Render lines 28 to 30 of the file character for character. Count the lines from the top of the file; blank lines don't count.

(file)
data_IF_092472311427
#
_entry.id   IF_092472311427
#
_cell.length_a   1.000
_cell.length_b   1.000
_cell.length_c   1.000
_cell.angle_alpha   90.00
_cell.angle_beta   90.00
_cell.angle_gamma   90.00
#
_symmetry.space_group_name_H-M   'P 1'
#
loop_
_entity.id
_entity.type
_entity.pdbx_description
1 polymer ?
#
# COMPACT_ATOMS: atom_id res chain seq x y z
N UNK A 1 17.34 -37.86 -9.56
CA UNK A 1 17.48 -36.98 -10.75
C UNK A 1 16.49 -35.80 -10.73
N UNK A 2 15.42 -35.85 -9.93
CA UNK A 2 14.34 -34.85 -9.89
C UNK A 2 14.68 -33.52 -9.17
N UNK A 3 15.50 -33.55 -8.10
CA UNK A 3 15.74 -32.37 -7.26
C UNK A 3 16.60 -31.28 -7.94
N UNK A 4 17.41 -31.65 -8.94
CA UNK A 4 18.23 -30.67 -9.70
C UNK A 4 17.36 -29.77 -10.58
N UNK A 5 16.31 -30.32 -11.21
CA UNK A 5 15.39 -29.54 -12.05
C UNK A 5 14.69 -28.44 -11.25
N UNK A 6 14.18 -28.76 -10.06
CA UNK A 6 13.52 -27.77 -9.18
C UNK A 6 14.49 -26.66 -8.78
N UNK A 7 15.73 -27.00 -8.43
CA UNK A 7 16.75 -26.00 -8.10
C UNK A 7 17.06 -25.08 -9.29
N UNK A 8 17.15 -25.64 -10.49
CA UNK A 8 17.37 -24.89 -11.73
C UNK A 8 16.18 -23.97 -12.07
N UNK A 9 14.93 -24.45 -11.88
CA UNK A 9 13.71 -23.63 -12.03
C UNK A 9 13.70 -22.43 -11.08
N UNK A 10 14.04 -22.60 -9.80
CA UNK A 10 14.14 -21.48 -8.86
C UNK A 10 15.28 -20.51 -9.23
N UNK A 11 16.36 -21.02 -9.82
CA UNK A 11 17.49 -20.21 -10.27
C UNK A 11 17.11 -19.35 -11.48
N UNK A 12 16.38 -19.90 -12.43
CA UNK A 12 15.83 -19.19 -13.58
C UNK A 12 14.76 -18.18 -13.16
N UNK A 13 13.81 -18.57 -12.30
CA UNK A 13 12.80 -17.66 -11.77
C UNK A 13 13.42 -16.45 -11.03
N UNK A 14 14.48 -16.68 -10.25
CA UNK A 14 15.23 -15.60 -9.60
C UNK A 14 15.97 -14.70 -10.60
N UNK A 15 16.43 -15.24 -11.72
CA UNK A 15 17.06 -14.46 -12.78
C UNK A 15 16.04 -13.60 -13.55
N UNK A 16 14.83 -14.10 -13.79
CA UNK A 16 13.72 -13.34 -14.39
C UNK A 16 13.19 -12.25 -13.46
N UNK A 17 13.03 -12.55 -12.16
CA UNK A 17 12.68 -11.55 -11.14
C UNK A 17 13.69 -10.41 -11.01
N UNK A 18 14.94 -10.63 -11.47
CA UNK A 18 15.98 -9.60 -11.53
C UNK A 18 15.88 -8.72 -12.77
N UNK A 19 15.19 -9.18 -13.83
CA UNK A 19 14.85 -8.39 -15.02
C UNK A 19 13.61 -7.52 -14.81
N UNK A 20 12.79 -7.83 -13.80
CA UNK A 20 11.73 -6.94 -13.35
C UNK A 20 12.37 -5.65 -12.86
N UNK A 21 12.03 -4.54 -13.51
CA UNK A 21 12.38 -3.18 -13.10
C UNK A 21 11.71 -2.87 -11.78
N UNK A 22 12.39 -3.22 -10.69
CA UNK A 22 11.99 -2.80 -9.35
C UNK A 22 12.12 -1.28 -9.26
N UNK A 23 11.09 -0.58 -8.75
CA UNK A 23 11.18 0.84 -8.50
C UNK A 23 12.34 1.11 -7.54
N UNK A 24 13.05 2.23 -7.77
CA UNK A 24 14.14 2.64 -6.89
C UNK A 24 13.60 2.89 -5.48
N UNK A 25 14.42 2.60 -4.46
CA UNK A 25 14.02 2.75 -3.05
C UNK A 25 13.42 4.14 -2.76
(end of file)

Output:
CA UNK A 3 15.74 -32.37 -7.26
C UNK A 3 16.60 -31.28 -7.94
N UNK A 4 17.41 -31.65 -8.94